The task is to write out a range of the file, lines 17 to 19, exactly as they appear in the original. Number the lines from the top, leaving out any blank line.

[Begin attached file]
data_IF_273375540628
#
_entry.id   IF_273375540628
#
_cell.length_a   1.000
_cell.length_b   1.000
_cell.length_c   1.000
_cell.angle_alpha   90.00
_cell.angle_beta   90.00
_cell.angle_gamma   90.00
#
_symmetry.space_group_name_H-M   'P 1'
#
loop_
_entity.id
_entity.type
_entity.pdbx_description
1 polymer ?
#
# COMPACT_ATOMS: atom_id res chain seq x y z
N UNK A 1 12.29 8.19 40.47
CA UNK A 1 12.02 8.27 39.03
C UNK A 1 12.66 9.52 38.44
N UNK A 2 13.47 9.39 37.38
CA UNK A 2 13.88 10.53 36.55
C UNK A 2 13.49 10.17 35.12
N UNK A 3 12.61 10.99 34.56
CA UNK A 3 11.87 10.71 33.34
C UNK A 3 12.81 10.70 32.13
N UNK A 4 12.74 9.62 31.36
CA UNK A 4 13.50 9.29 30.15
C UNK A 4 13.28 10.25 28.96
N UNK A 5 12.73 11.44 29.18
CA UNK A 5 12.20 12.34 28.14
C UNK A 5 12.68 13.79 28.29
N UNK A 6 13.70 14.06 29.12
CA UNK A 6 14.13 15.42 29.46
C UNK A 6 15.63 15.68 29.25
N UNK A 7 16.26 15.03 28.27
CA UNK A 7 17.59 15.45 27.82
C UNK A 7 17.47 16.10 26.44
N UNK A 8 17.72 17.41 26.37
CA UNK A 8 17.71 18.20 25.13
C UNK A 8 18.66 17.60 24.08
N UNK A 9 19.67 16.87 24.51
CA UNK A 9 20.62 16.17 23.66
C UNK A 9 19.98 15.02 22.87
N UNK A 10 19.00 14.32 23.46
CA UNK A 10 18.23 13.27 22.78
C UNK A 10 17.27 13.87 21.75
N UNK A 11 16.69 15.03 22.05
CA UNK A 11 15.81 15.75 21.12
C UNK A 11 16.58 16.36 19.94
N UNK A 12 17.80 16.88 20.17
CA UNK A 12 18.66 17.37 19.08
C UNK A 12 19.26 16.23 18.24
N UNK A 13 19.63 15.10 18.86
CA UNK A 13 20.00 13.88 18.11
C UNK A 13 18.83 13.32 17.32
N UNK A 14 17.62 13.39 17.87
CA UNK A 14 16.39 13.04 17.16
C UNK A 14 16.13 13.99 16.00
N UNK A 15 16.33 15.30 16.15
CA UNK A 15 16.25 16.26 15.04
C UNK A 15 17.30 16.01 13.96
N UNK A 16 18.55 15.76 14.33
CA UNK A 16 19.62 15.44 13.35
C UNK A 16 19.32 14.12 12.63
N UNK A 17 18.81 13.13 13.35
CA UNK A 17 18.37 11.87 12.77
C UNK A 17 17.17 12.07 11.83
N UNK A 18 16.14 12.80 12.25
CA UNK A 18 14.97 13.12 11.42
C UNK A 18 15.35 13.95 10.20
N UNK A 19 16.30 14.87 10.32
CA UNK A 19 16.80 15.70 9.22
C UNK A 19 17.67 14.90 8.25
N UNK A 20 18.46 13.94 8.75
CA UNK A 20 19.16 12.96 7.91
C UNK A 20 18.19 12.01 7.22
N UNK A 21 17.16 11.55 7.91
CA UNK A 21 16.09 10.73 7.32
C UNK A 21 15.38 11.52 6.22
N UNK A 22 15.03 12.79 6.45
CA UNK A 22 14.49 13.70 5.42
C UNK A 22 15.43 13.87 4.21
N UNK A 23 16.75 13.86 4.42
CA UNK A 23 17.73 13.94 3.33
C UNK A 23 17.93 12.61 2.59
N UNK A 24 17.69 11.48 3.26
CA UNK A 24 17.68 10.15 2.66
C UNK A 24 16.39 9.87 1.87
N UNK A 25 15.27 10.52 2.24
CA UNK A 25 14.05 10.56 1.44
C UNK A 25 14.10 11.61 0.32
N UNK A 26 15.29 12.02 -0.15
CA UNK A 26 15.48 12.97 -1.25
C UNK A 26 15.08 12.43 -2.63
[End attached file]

_entity.pdbx_description
1 polymer ?
#